Systemic Rebellion II

Systemic Rebellion II

Written by: Larry Elliott

It seems I have written too many blogs on rebellion. Unfortunately, rebellion is a significant story line in the OT. From the divided kingdom after Solomon’s death to the Babylonian captivity covered over 400 years. In that span of time Judah and Israel had a total of 39 kings, only 8 of them, all from the southern tribe of Judah, “…did what was right in the sight of the Lord.” There was not one (1) good king from the northern tribes of Israel! Not a good batting average.

Scripture is replete with stories of the overt evil that plagued the nation both before and during this time. Outright evil and pervasive disobedience were the order of the day. Both men and women continue to rebel, impoverished and wealthy, educated and not, prestigious and not, popular and not, intelligent and not, Republicans, Democrats, and Independents, religious and irreligious, all nations, and all races continue the rebellion!!!

One simple, yet profound, observation as we consider this rebellion story is the obvious conclusion that leaders frame the trajectory, for good or for ill, of the nation and whether it will follow God or, in more modern times, a nation’s policies and moral direction. This is also true for institutions and families and individuals.

Is it possible to be a part of this rebellion and eventually turn to follow God? Does God give us any examples of this kind of story and its outcome? He does indeed, but there are far more stories of those who do not.

Consider, first, the eight good kings of Judah:

Asa, I Kings 15
Jehoshaphat, I Kings 22
Joash, II Kings 11-12
Amaziah, II Kings 14
Azariah, II Kings 15
Jotham, II Kings 15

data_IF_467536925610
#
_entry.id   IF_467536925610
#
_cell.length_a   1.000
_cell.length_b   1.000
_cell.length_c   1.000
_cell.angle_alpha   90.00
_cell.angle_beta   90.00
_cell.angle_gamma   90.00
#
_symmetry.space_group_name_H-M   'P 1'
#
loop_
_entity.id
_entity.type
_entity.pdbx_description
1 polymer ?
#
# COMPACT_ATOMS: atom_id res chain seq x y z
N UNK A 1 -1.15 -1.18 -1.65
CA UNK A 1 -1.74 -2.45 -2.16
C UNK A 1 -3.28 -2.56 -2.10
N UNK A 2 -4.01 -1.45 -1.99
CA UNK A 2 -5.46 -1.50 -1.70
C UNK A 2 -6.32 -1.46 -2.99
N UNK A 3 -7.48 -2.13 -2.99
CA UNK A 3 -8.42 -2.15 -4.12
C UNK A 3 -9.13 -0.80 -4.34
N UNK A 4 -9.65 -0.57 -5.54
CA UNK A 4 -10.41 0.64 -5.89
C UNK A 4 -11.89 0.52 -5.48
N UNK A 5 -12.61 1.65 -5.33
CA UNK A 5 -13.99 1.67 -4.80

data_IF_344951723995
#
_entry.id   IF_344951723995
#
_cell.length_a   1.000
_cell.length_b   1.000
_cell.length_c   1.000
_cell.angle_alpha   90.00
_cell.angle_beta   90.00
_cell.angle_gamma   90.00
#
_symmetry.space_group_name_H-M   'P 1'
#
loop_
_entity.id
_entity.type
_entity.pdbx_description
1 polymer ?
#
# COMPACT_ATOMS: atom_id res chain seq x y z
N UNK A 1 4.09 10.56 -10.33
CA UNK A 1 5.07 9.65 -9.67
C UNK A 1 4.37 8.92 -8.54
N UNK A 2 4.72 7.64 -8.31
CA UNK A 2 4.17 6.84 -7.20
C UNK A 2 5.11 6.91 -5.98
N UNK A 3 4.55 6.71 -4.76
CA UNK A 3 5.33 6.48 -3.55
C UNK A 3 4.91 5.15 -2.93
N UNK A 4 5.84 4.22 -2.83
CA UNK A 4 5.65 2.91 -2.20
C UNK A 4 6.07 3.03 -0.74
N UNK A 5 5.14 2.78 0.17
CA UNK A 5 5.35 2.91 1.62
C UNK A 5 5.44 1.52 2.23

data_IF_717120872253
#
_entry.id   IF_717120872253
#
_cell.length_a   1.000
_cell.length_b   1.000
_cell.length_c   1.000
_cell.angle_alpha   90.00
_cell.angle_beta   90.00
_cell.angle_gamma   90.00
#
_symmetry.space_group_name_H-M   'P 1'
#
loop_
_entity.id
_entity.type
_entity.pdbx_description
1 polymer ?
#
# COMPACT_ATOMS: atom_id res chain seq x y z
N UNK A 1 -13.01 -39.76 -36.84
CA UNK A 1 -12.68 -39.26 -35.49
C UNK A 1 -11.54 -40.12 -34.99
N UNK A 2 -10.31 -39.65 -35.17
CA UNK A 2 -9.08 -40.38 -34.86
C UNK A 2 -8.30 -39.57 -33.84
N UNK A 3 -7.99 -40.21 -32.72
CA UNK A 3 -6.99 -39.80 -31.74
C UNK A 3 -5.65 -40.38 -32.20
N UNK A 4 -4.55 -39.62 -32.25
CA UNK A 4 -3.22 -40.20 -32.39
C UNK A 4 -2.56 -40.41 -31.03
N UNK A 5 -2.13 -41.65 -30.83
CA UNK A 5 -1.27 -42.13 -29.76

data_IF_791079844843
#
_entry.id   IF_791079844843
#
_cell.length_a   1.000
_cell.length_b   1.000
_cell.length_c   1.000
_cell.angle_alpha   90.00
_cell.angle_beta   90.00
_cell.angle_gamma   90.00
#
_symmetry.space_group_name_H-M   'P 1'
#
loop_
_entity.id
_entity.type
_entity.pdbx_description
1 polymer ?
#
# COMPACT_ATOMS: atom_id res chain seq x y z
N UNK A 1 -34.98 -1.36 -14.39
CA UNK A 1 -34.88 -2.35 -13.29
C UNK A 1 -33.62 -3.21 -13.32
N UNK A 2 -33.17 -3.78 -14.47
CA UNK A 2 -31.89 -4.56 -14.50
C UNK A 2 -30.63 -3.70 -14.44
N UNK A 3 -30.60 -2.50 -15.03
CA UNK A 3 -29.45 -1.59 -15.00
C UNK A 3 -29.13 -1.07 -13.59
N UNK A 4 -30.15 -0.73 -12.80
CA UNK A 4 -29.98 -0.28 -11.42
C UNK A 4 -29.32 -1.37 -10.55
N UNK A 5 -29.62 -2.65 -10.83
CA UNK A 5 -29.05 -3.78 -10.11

Hezekiah, II Kings 18-20
Josiah, II Kings 21-23

Four of these good kings followed bad kings and often blatant corruption. What caused them to follow a different path is unique to each of them and not subject to their predecessor. This should provide us some hope in God’s gracious plan. It does not matter what your parents or siblings believed or how they lived, the dysfunction or trauma of your past, under God’s dispensation every human being gets to choose to follow him or to embrace a world bent on destruction. Every human being has the option to break the generational pattern of disbelief and rebellion. We are not destined nor obligated to repeat the godless direction of our ancestors or the world.

The prophet Jeremiah said it like this, “What injustice did your fathers find in Me, that they went far from Me, and walked after worthlessness (emptiness, NASB) and became worthless (empty, NASB)?” THIS is among the reasons God forbid idol worship; the nation who was to represent him, must not look just like all the other nations. Do I think any differently, act any differently than the world around me?

What biblical characters come to mind who were successful in this transition from rebellion to truth? Perhaps Abraham, Rahab, or Esther in the OT? The prodigal, Saul or, Onesimus in the NT? There are, no doubt, many others and millions who simply lived a quiet, godly life and never graced the pages of scripture. When the story is told about who you followed, who/what was the object of your worship, what will be said? Your choice.

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